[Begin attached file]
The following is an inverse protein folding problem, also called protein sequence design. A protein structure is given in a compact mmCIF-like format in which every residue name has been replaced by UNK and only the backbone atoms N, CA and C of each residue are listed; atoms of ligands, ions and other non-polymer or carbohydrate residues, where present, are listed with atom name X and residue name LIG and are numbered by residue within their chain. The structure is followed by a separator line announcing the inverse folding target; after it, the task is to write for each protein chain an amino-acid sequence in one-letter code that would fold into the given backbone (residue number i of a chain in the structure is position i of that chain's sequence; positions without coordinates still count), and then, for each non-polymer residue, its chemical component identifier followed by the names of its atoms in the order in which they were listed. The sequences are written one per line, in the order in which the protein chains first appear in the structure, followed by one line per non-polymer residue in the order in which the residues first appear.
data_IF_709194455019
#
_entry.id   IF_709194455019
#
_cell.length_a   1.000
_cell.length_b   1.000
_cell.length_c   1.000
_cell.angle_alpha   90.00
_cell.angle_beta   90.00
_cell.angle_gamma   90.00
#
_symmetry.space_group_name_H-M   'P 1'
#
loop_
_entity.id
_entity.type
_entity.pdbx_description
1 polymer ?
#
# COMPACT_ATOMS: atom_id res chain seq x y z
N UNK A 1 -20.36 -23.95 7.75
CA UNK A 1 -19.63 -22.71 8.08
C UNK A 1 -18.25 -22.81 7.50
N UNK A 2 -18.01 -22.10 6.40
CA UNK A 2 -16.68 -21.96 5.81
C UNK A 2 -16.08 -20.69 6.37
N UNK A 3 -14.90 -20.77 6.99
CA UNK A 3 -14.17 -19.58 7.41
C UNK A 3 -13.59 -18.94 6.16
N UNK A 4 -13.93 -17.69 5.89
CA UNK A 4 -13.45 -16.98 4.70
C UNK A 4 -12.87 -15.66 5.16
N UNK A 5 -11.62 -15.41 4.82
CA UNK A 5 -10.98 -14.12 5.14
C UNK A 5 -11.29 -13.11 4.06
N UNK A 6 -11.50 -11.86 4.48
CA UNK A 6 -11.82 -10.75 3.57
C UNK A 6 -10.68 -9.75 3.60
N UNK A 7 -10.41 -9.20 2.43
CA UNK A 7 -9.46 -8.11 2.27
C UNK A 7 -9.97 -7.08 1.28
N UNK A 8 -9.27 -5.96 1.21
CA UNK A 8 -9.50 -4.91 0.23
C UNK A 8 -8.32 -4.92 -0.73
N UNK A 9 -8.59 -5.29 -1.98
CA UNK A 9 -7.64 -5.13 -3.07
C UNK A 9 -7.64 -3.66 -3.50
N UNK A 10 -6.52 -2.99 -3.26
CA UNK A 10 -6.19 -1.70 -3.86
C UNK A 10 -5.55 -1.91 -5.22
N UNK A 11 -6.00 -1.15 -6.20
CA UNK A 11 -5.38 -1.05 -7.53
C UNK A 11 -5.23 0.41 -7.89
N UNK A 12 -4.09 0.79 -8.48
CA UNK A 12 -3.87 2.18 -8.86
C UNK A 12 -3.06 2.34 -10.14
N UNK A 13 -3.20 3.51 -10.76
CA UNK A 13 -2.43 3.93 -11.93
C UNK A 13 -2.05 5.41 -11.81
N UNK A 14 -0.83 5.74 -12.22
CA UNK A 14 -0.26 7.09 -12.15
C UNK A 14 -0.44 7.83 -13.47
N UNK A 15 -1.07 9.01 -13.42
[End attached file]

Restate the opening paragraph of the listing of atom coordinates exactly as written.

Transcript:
The following is an inverse protein folding problem, also called protein sequence design. A protein structure is given in a compact mmCIF-like format in which every residue name has been replaced by UNK and only the backbone atoms N, CA and C of each residue are listed; atoms of ligands, ions and other non-polymer or carbohydrate residues, where present, are listed with atom name X and residue name LIG and are numbered by residue within their chain. The structure is followed by a separator line announcing the inverse folding target; after it, the task is to write for each protein chain an amino-acid sequence in one-letter code that would fold into the given backbone (residue number i of a chain in the structure is position i of that chain's sequence; positions without coordinates still count), and then, for each non-polymer residue, its chemical component identifier followed by the names of its atoms in the order in which they were listed. The sequences are written one per line, in the order in which the protein chains first appear in the structure, followed by one line per non-polymer residue in the order in which the residues first appear.